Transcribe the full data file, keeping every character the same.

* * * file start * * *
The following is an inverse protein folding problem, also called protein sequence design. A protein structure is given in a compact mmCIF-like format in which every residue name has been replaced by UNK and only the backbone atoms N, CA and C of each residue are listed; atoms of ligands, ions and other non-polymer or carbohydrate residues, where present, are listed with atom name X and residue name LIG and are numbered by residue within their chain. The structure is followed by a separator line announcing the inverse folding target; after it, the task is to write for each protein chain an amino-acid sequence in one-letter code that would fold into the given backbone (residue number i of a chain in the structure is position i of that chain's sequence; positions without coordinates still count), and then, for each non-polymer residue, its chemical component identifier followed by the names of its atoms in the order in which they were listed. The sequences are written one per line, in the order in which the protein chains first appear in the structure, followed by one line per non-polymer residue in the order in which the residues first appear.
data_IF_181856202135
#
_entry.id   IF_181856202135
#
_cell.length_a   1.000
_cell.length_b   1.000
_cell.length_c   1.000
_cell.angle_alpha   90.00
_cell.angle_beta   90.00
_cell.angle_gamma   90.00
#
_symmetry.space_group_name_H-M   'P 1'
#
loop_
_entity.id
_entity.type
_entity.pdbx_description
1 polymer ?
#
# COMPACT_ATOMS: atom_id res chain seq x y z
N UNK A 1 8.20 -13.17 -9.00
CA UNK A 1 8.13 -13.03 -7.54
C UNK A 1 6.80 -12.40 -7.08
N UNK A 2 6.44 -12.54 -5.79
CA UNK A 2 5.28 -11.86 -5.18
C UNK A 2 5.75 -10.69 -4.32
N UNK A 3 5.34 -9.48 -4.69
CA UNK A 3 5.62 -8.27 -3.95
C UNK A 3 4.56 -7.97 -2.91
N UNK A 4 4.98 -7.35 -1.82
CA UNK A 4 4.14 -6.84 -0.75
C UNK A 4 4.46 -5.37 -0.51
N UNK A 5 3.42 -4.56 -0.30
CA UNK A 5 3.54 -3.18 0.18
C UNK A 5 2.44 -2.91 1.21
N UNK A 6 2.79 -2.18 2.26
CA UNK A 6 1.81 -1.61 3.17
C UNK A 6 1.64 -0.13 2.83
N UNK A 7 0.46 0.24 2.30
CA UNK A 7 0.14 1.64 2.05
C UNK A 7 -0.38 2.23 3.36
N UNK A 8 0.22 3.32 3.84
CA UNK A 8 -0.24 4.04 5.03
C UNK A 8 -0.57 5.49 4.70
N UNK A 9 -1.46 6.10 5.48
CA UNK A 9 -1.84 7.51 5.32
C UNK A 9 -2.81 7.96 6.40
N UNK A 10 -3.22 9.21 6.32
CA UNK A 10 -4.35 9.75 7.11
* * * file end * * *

The following is an inverse protein folding problem, also called protein sequence design. A protein structure is given in a compact mmCIF-like format in which every residue name has been replaced by UNK and only the backbone atoms N, CA and C of each residue are listed; atoms of ligands, ions and other non-polymer or carbohydrate residues, where present, are listed with atom name X and residue name LIG and are numbered by residue within their chain. The structure is followed by a separator line announcing the inverse folding target; after it, the task is to write for each protein chain an amino-acid sequence in one-letter code that would fold into the given backbone (residue number i of a chain in the structure is position i of that chain's sequence; positions without coordinates still count), and then, for each non-polymer residue, its chemical component identifier followed by the names of its atoms in the order in which they were listed. The sequences are written one per line, in the order in which the protein chains first appear in the structure, followed by one line per non-polymer residue in the order in which the residues first appear.
data_IF_181856202135
#
_entry.id   IF_181856202135
#
_cell.length_a   1.000
_cell.length_b   1.000
_cell.length_c   1.000
_cell.angle_alpha   90.00
_cell.angle_beta   90.00
_cell.angle_gamma   90.00
#
_symmetry.space_group_name_H-M   'P 1'
#
loop_
_entity.id
_entity.type
_entity.pdbx_description
1 polymer ?
#
# COMPACT_ATOMS: atom_id res chain seq x y z
N UNK A 1 8.20 -13.17 -9.00
CA UNK A 1 8.13 -13.03 -7.54
C UNK A 1 6.80 -12.40 -7.08
N UNK A 2 6.44 -12.54 -5.79
CA UNK A 2 5.28 -11.86 -5.18
C UNK A 2 5.75 -10.69 -4.32
N UNK A 3 5.34 -9.48 -4.69
CA UNK A 3 5.62 -8.27 -3.95
C UNK A 3 4.56 -7.97 -2.91
N UNK A 4 4.98 -7.35 -1.82
CA UNK A 4 4.14 -6.84 -0.75
C UNK A 4 4.46 -5.37 -0.51
N UNK A 5 3.42 -4.56 -0.30
CA UNK A 5 3.54 -3.18 0.18
C UNK A 5 2.44 -2.91 1.21
N UNK A 6 2.79 -2.18 2.26
CA UNK A 6 1.81 -1.61 3.17
C UNK A 6 1.64 -0.13 2.83
N UNK A 7 0.46 0.24 2.30
CA UNK A 7 0.14 1.64 2.05
C UNK A 7 -0.38 2.23 3.36
N UNK A 8 0.22 3.32 3.84
CA UNK A 8 -0.24 4.04 5.03
C UNK A 8 -0.57 5.49 4.70
N UNK A 9 -1.46 6.10 5.48
CA UNK A 9 -1.84 7.51 5.32
C UNK A 9 -2.81 7.96 6.40
N UNK A 10 -3.22 9.21 6.32
CA UNK A 10 -4.35 9.75 7.11